Amid all the research, investigations, reports, claims and counter-claims, it’s hard to know when the most serious work is being done on the BP oil spill. But the detailed “Third Progress Report” out from the Deepwater Horizon Study Group (DHSG) is a must-read for anyone following the spill.
I’ll be commenting on other parts of the report after I study the document more closely (it’s not brief), especially the parallels drawn to the nuclear power industry. But what first jumps out of the report is how strongly it refutes comments from Fred Bartlit, the lead investigator from the president’s oil spill commission who announced that he found no evidence that BP sacrificed safety for profit.
The Study Group is among the more significant independent organizations looking into the spill. Formed by the University of California, Berkeley, it is an international group of about 60 experts from a range of fields – with not only strong engineering experience but also experts in accident investigation, industrial management, organizational behavior, legal processes, ecology…and the knowledge base goes on. They are also all volunteers. They are not being paid.
It’s not common for such groups to call out individuals by name, but that’s exactly what they did (along about page 50) in the case of Mr. Bartlit.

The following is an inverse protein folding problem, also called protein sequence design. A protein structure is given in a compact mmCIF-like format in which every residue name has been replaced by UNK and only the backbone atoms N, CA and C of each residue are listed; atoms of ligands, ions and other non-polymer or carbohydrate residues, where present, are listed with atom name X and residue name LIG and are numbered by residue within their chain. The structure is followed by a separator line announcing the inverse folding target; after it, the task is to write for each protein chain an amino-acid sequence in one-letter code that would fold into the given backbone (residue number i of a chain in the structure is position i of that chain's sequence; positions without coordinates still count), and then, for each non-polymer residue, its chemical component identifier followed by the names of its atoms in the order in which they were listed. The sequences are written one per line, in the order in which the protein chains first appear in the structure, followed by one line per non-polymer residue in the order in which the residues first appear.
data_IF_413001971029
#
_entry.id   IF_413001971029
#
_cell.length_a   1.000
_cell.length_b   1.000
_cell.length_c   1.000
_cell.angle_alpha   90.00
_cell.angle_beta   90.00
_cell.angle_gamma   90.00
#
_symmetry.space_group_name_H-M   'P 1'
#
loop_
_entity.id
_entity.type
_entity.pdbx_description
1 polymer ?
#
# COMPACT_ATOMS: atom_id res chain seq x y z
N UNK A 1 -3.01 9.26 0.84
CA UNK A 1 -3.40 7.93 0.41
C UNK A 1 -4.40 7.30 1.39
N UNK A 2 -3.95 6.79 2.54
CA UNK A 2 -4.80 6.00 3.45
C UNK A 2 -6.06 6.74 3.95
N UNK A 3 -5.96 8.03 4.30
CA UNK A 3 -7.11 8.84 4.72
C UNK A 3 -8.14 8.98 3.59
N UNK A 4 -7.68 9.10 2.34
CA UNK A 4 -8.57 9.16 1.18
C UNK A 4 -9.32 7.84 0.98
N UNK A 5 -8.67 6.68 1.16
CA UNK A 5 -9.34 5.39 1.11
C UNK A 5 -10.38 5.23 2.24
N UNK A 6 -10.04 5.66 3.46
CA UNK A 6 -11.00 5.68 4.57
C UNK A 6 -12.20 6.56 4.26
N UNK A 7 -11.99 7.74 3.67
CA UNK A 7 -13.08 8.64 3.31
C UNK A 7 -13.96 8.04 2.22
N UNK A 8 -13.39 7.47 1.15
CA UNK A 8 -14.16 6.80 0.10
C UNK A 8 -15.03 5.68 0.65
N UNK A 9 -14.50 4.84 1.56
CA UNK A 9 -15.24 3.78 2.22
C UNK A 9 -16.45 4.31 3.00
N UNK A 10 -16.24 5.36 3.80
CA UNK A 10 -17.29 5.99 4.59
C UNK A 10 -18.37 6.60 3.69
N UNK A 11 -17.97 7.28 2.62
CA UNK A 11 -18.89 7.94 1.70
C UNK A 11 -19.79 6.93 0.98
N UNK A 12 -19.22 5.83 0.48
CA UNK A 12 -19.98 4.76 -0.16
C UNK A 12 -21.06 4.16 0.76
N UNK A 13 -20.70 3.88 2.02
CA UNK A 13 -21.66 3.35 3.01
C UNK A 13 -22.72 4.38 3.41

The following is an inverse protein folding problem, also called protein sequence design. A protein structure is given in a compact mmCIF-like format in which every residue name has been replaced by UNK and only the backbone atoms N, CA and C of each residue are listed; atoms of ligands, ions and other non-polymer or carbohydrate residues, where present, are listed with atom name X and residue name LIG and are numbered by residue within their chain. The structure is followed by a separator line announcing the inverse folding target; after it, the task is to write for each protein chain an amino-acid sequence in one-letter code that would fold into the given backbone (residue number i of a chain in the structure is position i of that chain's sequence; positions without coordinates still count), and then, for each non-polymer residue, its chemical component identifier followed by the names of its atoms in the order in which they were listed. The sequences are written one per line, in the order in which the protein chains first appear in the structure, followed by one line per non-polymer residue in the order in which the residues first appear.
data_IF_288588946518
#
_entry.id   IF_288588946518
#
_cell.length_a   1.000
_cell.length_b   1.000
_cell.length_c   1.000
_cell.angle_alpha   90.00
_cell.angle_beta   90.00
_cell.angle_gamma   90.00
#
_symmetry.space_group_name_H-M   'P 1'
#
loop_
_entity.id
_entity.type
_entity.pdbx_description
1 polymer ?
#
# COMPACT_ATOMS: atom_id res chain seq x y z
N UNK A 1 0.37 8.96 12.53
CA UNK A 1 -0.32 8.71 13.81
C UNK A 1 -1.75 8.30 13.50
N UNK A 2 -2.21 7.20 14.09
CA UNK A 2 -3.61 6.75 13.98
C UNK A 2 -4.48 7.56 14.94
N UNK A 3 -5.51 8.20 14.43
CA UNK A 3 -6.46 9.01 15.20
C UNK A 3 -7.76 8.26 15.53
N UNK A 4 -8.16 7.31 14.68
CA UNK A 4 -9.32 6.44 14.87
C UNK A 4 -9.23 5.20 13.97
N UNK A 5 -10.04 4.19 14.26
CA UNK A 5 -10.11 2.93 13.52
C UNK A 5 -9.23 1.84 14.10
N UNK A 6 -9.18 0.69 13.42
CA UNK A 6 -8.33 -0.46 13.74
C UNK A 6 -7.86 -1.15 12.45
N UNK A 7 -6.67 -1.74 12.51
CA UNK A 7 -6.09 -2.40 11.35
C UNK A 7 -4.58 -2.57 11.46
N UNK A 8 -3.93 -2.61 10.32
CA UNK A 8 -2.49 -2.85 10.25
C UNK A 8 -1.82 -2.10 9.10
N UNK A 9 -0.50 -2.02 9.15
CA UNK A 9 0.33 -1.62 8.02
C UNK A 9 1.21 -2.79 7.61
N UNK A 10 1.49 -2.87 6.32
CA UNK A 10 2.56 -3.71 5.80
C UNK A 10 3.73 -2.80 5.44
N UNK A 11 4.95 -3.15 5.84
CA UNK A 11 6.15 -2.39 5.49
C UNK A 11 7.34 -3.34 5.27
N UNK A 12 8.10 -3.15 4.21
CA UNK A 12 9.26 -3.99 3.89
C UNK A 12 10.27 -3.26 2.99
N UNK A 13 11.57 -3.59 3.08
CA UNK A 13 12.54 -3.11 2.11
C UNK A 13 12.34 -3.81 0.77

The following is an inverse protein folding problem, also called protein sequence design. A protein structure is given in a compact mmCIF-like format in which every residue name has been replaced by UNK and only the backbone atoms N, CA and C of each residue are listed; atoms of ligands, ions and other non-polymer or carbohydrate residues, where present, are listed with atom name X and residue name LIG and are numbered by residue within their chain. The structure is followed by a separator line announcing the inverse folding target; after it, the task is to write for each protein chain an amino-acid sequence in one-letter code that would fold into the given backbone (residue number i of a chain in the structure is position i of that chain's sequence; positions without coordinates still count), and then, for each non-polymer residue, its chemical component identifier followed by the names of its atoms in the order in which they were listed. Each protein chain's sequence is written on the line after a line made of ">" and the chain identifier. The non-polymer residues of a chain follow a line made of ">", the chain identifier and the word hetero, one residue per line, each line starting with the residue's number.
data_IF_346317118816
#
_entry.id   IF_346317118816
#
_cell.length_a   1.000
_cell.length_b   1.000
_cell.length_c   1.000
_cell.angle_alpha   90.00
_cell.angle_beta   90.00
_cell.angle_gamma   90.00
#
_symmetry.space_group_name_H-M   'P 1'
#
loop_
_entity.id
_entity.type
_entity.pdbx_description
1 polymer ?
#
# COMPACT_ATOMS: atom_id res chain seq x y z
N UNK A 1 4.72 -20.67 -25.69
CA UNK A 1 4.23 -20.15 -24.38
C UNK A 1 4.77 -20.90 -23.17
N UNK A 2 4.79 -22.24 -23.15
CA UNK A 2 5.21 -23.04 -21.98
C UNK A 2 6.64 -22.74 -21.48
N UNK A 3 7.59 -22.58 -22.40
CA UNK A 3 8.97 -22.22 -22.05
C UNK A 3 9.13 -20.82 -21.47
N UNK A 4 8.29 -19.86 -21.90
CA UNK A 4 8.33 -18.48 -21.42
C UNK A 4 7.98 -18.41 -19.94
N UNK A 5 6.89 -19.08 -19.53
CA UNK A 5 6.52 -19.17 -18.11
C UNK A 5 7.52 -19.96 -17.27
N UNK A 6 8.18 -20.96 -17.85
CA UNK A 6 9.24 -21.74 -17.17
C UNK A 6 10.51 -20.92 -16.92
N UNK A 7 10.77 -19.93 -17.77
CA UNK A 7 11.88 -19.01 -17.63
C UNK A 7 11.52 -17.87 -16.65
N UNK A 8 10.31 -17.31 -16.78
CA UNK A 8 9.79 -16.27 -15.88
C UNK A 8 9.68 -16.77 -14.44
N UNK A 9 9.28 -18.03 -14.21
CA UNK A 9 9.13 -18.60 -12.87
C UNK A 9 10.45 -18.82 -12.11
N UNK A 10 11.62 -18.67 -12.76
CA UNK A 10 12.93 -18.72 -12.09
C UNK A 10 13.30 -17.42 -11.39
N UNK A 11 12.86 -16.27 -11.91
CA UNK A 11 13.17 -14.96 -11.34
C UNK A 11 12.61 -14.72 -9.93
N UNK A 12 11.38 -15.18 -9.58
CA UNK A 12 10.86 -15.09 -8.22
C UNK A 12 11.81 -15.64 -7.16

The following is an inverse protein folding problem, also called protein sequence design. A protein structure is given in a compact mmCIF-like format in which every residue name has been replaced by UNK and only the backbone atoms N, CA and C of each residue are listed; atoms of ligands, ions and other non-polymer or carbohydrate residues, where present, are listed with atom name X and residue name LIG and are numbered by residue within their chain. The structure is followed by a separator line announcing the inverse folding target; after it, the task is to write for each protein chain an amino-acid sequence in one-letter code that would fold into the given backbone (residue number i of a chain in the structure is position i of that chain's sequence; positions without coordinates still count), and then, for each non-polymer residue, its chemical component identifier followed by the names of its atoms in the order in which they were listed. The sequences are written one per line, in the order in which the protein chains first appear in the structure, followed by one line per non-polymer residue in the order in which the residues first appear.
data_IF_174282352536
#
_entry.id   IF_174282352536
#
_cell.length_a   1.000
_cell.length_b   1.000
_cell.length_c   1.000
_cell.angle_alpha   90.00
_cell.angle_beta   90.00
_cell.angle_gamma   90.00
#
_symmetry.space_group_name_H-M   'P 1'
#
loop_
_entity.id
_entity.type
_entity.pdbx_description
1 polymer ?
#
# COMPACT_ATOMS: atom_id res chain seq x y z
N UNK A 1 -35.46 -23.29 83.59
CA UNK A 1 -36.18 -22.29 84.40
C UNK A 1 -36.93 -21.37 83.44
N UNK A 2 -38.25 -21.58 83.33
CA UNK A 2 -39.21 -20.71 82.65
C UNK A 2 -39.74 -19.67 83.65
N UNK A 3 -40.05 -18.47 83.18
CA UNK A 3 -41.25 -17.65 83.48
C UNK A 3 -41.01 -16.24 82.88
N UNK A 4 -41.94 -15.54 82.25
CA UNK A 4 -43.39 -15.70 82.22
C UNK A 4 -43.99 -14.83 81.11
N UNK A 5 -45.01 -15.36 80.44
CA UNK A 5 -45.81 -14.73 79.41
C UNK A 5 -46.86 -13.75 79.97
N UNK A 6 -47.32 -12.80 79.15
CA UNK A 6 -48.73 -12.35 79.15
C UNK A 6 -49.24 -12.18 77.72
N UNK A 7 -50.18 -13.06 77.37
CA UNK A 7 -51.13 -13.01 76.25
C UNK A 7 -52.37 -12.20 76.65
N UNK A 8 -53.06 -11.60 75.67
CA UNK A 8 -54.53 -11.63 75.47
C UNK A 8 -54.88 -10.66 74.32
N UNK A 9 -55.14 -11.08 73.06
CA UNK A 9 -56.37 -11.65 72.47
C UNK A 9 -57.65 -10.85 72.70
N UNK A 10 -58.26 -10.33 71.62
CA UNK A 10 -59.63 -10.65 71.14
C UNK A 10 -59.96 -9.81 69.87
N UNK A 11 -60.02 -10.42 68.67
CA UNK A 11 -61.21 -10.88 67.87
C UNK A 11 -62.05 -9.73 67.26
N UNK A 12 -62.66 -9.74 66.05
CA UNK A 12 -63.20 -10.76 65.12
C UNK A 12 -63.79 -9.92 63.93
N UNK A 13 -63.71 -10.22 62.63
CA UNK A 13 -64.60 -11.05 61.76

The report reads:
On November 8, 2010, the lead investigator and chief counsel for the National Commission investigating the BP oil spill, Fred H. Bartlit, Jr., Esq., a prominent trial lawyer and who has defended oil giant AMOCO more than once in the past, announced to the commissioners that he found no evidence that anyone involved in drilling the doomed well had taken safety shortcuts to save money. This disputes findings of other investigators, including members of Congress, who have previously charged that BP and its contractors, Transocean and Halliburton, had cut corners to speed completion of the well, which cost $1.5 million a day to drill.
The report continues on to say:
Bartlit stated that “To date we have not seen a single instance where a human being made a conscious decision to favor dollars over safety” (emphasis added). Nevertheless, Commission Co-chair William Reilly earlier Monday (November 8th) declared that “safety concerns took a back seat to the pursuit of the remarkable returns available offshore.” And this morning at the outset of the second day of the panel’s two-day hearing, Reilly said “Whatever else we learned and saw yesterday, it was emphatically not a culture of safety on that rig.”
We’ve seen this disconnect between the “spin” and the substance again and again. The most damaging, beyond the initial low-ball spill estimates, was the “vast majority of oil gone” claim that was pretty much refuted in the same report it referenced. It’s hard to see how, given the stature of the Study Group, Mr. Bartlit remains a viable member of the presidential commission moving forward – clearly, the Study Group mentioning his role defending AMOCO will not go unnoticed (nor should it).
The report is designed for the non-expert, and offers not only a professional assessment of the deep-water drilling culture but what to do about it.
See full report here: DHSG Third Progress Report Final
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